Public evangelism as carried on among English-language people in North America generally differs widely from the evangelistic approach made to foreign-language people in this world division. There is one exception to this rule—the work for the Spanish-speaking peoples.
It is important that we take note of the tremendous field in which work must be done for the peoples of other languages in this land. For example, there are in the United States 22 million people who read, speak, think, and write in some language other than English as their mother tongue. Add to that 8 million in Canada and we have a total of 30 million. Most of the work done among these people is on a personal contact method. The people of other languages must be sought out practically on the basis of the one-by-one method. Some are gathered in through radio and Bible correspondence school activities. This type of evangelism has none of the glamour or publicity that public evangelistic efforts for English-language people have. But these people must be reached with the third angel's message. God's people will be considered negligent if these are passed by as being of little or no account.
The work of evangelism among 5 or 6 million people using the Spanish language in the United States is an exception. There are large concentrations of these people in the Greater New York City area and in the Southern California and Texas and Texico conferences.
Recent experiments in the field of Spanish-language public evangelism in the Southern California Conference have proved that this method of soul winning can be just as successful when conducted along right lines as are similar soul-winning endeavors in the English-language fields. Thanks to the South American Division, especially the Austral Union, for their willingness to allow Evangelist Salim Japas to remain in the United States for a period of time after the General Conference session in 1962, for the purpose of demonstrating evangelistic methods used in South American cities. The report that follows, written by one of our outstanding pastor-evangelists in the Spanish work in North America, Samuel Weiss, is indeed thrilling. The methods used in reaching people whose religious background is usually Roman Catholic, are new, but the evidence proves that the third angel's message can be made acceptable to people of all languages and persuasions when presented in the right way.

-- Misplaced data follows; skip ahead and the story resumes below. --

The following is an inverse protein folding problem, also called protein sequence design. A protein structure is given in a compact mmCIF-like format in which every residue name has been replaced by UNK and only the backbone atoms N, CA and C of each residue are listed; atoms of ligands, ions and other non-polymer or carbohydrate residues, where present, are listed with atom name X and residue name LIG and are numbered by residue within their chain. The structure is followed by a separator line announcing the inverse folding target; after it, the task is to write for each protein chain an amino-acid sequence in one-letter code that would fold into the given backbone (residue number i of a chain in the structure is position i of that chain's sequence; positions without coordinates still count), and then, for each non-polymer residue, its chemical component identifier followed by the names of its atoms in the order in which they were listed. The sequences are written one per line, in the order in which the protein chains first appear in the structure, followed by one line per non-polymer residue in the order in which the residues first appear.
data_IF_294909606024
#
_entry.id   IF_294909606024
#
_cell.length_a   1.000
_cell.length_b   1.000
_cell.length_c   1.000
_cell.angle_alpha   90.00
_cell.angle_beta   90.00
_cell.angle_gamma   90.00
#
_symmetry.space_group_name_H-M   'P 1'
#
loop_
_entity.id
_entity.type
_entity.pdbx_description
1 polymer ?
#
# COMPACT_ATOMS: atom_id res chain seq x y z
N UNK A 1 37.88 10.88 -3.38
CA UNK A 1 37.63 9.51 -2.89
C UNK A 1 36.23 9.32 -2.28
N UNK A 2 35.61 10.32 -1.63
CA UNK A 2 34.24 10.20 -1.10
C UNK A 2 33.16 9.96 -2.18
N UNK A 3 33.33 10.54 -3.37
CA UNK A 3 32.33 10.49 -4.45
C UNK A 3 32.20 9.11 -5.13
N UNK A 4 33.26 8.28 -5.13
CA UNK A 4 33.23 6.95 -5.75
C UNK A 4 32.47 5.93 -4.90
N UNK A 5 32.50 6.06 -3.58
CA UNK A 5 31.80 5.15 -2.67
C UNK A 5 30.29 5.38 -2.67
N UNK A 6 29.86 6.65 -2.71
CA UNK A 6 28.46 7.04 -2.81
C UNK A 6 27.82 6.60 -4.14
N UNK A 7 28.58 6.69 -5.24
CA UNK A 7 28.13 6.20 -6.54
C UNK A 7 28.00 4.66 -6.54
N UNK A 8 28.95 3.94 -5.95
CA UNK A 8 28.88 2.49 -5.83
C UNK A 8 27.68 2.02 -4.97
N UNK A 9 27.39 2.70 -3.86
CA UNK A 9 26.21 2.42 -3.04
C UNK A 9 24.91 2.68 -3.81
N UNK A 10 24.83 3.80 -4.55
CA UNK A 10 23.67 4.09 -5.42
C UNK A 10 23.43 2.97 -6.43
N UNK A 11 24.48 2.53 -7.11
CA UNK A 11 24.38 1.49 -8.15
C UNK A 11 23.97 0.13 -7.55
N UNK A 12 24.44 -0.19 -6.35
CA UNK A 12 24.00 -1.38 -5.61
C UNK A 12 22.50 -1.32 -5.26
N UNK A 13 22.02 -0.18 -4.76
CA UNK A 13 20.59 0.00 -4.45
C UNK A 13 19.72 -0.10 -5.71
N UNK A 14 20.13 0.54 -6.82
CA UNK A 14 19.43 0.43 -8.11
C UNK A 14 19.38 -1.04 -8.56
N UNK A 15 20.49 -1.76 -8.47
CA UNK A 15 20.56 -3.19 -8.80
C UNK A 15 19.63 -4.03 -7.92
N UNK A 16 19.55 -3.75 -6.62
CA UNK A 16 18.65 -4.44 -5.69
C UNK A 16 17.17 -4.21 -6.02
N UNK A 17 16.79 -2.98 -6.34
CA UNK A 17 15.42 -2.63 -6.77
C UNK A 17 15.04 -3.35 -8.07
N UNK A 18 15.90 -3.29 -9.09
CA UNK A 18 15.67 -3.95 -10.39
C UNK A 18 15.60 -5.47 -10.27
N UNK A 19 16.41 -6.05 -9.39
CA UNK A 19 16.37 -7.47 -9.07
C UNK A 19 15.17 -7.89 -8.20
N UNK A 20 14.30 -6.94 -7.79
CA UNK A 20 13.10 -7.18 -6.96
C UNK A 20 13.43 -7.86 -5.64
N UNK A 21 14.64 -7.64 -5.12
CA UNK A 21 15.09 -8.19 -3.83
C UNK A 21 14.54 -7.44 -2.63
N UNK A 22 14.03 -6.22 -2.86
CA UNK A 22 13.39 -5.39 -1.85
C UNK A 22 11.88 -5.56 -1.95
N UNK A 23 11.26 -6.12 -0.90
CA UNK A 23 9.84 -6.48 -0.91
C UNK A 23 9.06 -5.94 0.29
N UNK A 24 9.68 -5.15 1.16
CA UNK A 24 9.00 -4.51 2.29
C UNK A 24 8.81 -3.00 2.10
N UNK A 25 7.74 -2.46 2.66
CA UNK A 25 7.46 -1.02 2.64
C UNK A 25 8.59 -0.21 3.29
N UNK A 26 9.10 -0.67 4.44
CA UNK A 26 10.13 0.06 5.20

Upon the conclusion of his work in California, Elder Japas spent a week or so with the Spanish - language workers of the Greater New York Conference, instructing them in the technique of reaching the masses in that great mission field. The results of this added assistance to the North American Division will be manifest in the closing months of 1963, inasmuch as one of our Spanish evangelists is now using a similar evangelistic approach in one of the densely populated Spanish-language areas of New York City.
God's messenger wrote the following years ago, but it is just as applicable today as it was when first written:
"It is well that those in responsibility are now planning wisely to proclaim the third angel's message to the hundreds of thousands of foreigners in America. God desires His servants to do their full duty toward the unwarned millions of the cities, and especially toward those who have come to these cities in our land from the nations of earth."—Evangelism, pp. 569, 570.